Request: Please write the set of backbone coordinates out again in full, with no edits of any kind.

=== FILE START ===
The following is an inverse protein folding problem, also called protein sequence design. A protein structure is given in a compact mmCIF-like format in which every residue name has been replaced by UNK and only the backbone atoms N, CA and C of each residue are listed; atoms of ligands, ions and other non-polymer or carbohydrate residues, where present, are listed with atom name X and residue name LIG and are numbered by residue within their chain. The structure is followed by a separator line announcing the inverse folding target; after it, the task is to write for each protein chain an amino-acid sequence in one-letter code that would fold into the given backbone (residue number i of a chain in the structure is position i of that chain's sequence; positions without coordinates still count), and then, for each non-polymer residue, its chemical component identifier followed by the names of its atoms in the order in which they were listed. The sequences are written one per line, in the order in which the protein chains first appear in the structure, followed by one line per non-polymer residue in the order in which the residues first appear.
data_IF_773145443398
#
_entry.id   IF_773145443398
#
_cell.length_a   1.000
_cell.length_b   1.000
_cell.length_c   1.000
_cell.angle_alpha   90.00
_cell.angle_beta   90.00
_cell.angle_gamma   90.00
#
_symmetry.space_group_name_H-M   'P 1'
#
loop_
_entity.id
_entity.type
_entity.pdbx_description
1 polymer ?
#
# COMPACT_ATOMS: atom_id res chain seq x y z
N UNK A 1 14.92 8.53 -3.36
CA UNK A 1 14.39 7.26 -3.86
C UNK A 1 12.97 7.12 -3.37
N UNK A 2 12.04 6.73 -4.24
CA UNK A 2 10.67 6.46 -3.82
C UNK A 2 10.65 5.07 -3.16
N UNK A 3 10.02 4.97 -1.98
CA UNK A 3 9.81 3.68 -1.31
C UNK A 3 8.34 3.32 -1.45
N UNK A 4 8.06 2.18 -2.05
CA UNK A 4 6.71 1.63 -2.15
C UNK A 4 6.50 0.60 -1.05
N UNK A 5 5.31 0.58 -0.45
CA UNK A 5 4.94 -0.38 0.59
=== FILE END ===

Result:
The following is an inverse protein folding problem, also called protein sequence design. A protein structure is given in a compact mmCIF-like format in which every residue name has been replaced by UNK and only the backbone atoms N, CA and C of each residue are listed; atoms of ligands, ions and other non-polymer or carbohydrate residues, where present, are listed with atom name X and residue name LIG and are numbered by residue within their chain. The structure is followed by a separator line announcing the inverse folding target; after it, the task is to write for each protein chain an amino-acid sequence in one-letter code that would fold into the given backbone (residue number i of a chain in the structure is position i of that chain's sequence; positions without coordinates still count), and then, for each non-polymer residue, its chemical component identifier followed by the names of its atoms in the order in which they were listed. The sequences are written one per line, in the order in which the protein chains first appear in the structure, followed by one line per non-polymer residue in the order in which the residues first appear.
data_IF_773145443398
#
_entry.id   IF_773145443398
#
_cell.length_a   1.000
_cell.length_b   1.000
_cell.length_c   1.000
_cell.angle_alpha   90.00
_cell.angle_beta   90.00
_cell.angle_gamma   90.00
#
_symmetry.space_group_name_H-M   'P 1'
#
loop_
_entity.id
_entity.type
_entity.pdbx_description
1 polymer ?
#
# COMPACT_ATOMS: atom_id res chain seq x y z
N UNK A 1 14.92 8.53 -3.36
CA UNK A 1 14.39 7.26 -3.86
C UNK A 1 12.97 7.12 -3.37
N UNK A 2 12.04 6.73 -4.24
CA UNK A 2 10.67 6.46 -3.82
C UNK A 2 10.65 5.07 -3.16
N UNK A 3 10.02 4.97 -1.98
CA UNK A 3 9.81 3.68 -1.31
C UNK A 3 8.34 3.32 -1.45
N UNK A 4 8.06 2.18 -2.05
CA UNK A 4 6.71 1.63 -2.15
C UNK A 4 6.50 0.60 -1.05
N UNK A 5 5.31 0.58 -0.45
CA UNK A 5 4.94 -0.38 0.59